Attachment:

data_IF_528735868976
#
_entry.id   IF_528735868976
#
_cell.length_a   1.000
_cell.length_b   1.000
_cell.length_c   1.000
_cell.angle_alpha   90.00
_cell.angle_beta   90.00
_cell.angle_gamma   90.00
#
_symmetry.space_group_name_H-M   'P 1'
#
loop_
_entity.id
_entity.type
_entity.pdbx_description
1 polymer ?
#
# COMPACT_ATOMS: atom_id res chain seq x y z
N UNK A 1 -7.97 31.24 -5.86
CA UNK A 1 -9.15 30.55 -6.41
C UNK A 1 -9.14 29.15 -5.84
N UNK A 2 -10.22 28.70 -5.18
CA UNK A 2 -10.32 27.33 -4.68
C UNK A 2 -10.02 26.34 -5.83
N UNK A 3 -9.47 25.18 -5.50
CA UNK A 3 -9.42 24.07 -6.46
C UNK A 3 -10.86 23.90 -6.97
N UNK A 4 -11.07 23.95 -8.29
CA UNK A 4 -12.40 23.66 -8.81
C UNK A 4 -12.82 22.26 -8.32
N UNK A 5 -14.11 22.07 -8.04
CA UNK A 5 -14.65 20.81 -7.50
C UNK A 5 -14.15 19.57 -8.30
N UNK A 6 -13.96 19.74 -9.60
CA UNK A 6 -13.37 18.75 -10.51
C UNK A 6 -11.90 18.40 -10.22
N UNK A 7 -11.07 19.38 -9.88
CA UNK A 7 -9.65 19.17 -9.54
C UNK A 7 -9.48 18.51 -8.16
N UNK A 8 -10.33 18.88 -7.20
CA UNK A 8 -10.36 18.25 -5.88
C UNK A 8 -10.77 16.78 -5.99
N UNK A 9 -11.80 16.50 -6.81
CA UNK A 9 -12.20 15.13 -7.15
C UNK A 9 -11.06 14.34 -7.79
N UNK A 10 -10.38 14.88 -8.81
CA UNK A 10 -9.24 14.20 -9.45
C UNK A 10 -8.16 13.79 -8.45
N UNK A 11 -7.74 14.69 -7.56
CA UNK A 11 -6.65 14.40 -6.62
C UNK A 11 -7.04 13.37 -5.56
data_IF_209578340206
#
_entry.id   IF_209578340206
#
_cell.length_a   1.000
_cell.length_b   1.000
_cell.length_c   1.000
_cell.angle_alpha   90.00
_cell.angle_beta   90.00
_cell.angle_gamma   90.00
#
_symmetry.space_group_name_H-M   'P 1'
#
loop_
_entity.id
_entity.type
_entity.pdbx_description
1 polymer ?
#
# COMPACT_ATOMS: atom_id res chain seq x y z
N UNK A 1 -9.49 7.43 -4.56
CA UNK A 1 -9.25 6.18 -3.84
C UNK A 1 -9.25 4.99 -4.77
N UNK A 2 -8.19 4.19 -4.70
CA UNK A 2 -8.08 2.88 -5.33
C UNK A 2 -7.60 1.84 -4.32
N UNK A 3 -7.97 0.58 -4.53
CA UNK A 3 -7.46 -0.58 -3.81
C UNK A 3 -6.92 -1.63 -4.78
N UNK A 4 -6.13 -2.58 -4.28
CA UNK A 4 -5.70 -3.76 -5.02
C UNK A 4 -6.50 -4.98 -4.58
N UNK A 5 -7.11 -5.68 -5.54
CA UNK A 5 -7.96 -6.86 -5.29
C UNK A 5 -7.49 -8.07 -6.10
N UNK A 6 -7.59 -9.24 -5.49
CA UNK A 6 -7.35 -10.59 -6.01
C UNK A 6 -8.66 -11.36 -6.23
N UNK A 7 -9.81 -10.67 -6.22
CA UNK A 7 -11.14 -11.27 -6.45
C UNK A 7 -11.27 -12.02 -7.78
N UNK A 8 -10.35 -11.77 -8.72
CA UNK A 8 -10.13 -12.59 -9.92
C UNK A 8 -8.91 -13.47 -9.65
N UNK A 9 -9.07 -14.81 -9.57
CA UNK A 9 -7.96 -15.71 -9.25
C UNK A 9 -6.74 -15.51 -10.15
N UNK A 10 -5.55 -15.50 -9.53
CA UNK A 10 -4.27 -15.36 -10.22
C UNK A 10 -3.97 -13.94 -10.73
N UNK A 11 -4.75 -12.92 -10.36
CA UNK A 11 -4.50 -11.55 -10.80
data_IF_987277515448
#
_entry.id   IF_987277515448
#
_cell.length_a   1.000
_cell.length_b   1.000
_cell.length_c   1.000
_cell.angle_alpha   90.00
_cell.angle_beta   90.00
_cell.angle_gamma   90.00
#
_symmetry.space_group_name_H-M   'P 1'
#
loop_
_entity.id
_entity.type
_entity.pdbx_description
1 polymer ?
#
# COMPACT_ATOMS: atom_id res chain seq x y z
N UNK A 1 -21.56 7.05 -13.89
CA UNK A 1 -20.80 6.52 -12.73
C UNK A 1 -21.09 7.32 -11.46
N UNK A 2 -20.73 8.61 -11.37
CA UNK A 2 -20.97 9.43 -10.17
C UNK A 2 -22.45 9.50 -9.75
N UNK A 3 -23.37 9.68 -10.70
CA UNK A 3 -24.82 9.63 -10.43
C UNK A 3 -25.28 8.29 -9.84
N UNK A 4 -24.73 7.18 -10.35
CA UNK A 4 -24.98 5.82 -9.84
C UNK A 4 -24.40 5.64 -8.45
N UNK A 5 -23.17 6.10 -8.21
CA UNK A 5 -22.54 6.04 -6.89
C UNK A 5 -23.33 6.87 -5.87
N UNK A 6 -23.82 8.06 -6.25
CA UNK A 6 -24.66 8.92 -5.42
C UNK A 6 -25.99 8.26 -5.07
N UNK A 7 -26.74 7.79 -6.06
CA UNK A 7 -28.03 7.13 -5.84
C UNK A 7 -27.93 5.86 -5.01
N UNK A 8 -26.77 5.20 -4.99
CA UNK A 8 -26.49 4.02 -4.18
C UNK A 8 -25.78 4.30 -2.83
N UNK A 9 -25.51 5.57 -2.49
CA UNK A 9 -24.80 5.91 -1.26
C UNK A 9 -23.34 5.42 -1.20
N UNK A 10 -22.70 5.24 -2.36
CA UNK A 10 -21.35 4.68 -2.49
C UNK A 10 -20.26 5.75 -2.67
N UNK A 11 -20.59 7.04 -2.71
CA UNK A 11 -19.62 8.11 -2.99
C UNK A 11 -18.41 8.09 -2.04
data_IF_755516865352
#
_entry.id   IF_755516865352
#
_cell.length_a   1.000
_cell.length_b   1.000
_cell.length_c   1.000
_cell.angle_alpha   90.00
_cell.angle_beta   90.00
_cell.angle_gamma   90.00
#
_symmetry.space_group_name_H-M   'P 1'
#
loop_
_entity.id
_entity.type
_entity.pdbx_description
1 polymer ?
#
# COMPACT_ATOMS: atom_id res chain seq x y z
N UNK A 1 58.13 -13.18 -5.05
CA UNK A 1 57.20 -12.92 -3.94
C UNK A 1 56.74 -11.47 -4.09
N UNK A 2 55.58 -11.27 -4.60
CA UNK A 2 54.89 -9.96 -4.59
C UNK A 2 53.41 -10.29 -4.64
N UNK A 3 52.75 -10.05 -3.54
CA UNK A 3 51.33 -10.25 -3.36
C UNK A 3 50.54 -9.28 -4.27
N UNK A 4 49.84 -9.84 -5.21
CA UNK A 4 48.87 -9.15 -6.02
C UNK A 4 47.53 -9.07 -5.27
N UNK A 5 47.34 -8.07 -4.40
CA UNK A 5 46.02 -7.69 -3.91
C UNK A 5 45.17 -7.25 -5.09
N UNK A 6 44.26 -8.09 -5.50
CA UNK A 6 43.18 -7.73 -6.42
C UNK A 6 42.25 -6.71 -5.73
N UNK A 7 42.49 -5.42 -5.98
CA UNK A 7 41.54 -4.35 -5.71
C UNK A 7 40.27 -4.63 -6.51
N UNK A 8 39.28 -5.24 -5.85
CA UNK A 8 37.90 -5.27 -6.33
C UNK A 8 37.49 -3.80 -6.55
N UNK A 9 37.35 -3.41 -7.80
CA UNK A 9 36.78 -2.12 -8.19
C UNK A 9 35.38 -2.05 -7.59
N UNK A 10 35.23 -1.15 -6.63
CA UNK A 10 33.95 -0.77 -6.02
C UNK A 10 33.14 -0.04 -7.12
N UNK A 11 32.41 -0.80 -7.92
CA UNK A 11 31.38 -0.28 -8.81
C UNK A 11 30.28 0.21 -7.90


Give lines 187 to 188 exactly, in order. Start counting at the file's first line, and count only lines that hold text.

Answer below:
C UNK A 3 50.54 -9.28 -4.27
N UNK A 4 49.84 -9.84 -5.21